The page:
Amlou — Almond Butter, Moroccan-Style

Alright, I confess. I am an internet junkie when it comes to searching food websites and blogs for something special. Something unique. Something different. It is a challenge to run across a recipe that has an ingredient that I have never used or even heard of before now. Once, instead of perusing a cookbook for recipes, my foodie buddy and I (my interpretation of bff is not best friends forever but best foodie friend!), searched the glossary to find that something special that was not already in our cupboards; and that challenge brought pomegranate molasses  into my life which I have used in a recipe previously in this blog, and will use again in the future.  So, being on a few e-mail lists, I received one from Levana recently, a wonderful chef originally from Morocco, who lives in New York, runs cooking classes and creates terrific international and exotic recipes, the most recent being amlou, which she refers to as peanut butter and jam, Moroccan-style!Amlou8 (800x642)

How could I not try this? Her ingredients list is short: almonds, olive oil, honey and a pinch of salt.

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In my version,  argan oil is substituted for the olive oil, which might be more difficult to find but luckily, I discovered it at Loblaws, among their new President Choice Black Label foods. Argan oil is a plant oil pressed from the nut kernels of the argan tree, only found in Morocco.  The price for this unique oil is expensive but I wanted to make my first batch of amlou to be traditional.  And I’m sure it is worth it; the taste of argan oil is deep and rich and nutty.  The almonds are greatly complemented by the addition of the exotic argan oil.

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The almonds are spread out on a cookie sheet in a preheated  325°F oven for about 15 minutes to enhance the toasty flavour and aroma. Traditionally, these almonds should be ground to a paste with a mortar and pestle but a food processor will be used in my kitchen.

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Grind the almonds first until it is as powdery as possible before adding the remaining ingredients.  Amlou4 (800x563)After adding the honey, oil and salt, process until it has the as smooth a texture as possible. I found the texture somewhere  between a smooth and crunchy store-bought peanut butter, with the addition of a shine from the oil.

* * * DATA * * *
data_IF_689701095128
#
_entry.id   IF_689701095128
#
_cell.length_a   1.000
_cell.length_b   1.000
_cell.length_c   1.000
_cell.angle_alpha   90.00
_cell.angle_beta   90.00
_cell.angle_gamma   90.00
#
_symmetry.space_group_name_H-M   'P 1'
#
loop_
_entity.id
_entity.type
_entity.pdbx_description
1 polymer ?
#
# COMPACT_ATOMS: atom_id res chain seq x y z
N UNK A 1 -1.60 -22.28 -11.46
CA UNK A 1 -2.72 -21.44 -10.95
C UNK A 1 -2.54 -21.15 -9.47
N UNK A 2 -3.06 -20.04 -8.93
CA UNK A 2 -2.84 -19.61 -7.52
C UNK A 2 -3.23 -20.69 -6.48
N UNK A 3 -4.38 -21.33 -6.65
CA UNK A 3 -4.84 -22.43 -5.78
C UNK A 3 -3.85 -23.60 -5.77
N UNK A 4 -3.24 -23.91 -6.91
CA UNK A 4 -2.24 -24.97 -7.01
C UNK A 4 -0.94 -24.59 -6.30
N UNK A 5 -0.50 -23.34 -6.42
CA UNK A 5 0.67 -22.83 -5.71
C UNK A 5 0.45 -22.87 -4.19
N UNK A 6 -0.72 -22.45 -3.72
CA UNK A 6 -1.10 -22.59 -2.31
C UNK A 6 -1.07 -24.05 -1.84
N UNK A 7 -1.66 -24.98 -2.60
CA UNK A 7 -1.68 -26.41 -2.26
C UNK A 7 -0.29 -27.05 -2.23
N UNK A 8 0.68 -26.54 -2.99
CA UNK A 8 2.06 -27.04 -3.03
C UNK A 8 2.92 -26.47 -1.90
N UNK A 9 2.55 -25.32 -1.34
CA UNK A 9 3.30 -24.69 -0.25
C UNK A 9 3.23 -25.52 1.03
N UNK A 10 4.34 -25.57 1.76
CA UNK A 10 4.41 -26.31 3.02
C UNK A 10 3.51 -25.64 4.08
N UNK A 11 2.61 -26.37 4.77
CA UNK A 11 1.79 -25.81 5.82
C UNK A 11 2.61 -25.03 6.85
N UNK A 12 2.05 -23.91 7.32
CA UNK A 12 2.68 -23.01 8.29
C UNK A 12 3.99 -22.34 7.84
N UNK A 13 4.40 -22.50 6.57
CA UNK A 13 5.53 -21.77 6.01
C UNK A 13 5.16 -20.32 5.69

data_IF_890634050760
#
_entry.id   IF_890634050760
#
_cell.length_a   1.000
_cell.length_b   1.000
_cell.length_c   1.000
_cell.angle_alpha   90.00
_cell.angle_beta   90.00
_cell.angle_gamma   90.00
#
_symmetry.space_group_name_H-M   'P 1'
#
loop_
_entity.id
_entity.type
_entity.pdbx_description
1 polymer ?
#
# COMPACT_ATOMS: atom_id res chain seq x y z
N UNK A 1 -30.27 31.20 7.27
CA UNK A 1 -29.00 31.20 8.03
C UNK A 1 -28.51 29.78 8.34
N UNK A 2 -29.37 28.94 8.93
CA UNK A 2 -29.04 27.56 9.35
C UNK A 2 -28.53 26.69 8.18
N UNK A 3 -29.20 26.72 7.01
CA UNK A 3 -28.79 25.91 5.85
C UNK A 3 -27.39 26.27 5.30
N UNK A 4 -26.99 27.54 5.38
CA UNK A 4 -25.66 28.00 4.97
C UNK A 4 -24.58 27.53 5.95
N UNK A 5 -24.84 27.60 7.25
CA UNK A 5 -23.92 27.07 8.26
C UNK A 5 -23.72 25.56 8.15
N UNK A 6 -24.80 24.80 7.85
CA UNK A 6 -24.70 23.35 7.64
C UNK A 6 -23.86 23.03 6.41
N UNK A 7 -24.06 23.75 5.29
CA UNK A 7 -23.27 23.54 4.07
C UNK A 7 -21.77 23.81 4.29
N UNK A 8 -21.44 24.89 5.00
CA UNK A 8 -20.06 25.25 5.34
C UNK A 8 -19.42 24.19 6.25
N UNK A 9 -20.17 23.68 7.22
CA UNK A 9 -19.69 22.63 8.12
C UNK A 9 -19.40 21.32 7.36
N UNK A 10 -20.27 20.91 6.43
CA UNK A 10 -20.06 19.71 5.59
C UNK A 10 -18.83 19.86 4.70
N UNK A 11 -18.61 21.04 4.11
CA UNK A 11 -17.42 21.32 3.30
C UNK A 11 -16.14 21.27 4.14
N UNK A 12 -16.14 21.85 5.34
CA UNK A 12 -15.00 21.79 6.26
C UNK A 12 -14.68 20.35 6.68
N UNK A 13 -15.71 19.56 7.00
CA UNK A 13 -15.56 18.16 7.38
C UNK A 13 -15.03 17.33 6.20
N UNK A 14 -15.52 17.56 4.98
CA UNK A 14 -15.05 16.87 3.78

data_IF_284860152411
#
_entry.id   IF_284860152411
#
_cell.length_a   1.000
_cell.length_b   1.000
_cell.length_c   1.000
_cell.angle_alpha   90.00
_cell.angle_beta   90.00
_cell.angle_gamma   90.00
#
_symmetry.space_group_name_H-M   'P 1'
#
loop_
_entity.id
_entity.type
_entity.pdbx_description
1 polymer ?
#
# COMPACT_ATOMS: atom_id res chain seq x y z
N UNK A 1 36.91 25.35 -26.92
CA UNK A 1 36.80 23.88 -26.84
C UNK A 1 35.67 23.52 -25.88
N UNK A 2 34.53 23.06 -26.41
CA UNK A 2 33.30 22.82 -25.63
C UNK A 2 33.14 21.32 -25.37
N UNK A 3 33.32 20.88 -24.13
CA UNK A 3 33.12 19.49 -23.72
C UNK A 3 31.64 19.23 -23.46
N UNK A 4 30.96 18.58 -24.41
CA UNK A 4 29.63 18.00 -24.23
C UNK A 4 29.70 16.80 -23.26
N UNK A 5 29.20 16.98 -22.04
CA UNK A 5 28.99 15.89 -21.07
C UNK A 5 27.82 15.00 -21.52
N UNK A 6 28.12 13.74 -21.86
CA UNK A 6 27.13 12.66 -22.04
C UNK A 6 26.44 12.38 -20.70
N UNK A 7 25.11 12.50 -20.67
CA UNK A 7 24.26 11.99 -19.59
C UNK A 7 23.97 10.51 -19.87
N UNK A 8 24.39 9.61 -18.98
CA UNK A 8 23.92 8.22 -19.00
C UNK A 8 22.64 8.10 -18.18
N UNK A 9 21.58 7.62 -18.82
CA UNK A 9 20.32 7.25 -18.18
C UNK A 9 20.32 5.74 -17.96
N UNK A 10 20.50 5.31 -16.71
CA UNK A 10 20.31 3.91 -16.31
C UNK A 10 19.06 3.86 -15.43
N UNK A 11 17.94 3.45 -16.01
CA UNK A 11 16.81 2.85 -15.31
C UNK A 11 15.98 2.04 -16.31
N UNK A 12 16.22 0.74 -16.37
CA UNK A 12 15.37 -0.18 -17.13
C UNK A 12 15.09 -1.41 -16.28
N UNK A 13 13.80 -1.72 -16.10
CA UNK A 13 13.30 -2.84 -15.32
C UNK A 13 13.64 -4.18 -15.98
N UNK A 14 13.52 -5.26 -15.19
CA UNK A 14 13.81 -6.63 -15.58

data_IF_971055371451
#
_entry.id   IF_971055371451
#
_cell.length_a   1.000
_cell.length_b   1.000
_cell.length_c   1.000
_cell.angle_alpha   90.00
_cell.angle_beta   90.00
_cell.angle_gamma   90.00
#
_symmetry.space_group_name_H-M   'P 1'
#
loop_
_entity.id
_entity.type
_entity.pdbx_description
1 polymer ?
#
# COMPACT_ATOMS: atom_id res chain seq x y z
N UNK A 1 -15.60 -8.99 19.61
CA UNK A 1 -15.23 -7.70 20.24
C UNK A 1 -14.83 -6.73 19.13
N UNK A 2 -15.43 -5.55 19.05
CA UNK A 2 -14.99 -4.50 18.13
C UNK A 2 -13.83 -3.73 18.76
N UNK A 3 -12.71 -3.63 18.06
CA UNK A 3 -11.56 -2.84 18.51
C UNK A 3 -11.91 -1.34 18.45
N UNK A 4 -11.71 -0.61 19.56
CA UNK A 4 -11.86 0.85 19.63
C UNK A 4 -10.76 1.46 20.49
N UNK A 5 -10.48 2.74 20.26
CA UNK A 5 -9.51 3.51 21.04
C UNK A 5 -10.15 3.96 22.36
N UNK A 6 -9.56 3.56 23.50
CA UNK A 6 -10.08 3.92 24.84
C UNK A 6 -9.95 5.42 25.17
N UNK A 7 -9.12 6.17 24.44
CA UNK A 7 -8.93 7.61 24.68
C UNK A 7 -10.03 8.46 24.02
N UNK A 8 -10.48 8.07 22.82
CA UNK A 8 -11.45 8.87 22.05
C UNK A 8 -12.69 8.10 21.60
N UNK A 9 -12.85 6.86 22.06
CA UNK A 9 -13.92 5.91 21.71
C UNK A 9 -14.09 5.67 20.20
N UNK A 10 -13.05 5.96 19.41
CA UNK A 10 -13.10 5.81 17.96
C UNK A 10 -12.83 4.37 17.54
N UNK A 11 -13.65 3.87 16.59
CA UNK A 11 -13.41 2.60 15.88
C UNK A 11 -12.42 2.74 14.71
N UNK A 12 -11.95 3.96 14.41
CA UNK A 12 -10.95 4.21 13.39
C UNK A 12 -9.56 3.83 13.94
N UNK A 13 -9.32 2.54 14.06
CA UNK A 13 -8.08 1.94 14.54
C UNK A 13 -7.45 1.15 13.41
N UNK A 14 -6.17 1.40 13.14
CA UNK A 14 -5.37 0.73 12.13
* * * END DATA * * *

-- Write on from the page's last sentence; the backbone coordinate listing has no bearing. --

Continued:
Amlou5 (800x573)Put out a platter of pita bread and spread some glistening amlou on it and enjoy with Moroccan clementines.  Hopefully one day soon, I will have the privilege to have someone serve me this treat in the country of its origin.  Until then, I close my eyes and imagine I am there. I take a bite and enjoy.
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Amlou Recipe

2 cups whole unpeeled almonds
2∕3 cup argan oil (can substitute olive oil)
2∕3 cup honey
½ teaspoon salt

  1. Toast the almonds about 15 minutes in a preheated 325°F oven.
  2. Process the almond first in a food processor until the almond meal is as fine as possible.
  3. Add remaining ingredients and grind until it has a peanut butter consistency, somewhere between smooth and crunchy, and an oily gloss.
  4. Enjoy!


  1. Hi Shelley ,
    Great post on Amlou ! Please e-mail me at It’s about wine of course 🙂

  2. This looks good…could I skip a step and make it with almond flour? I could toast that…

    1. I think the almond flour is already too dry. When you grind the whole almonds, it releases the oils that give it that texture. I have, however, seen powdered Peanut Butter at Whole Foods and when it is reconstituted, it is not as creamy as regular peanut butter. Something new to research!

  3. I have almond butter already processed (from Morocco, too!). What would be the proportion of almond paste to oil for this recipe? Thanks in advance!

    1. This recipe uses 2 cups of whole almond ground up with 2/3 cup argan oil. The texture was similar to non-homogenized chunky peanut butter. You could adjust the oil up or down a little, depending on the texture you are trying to achieve. However, I felt that 2/3 cup of the oil gave it the best flavour. Have fun!

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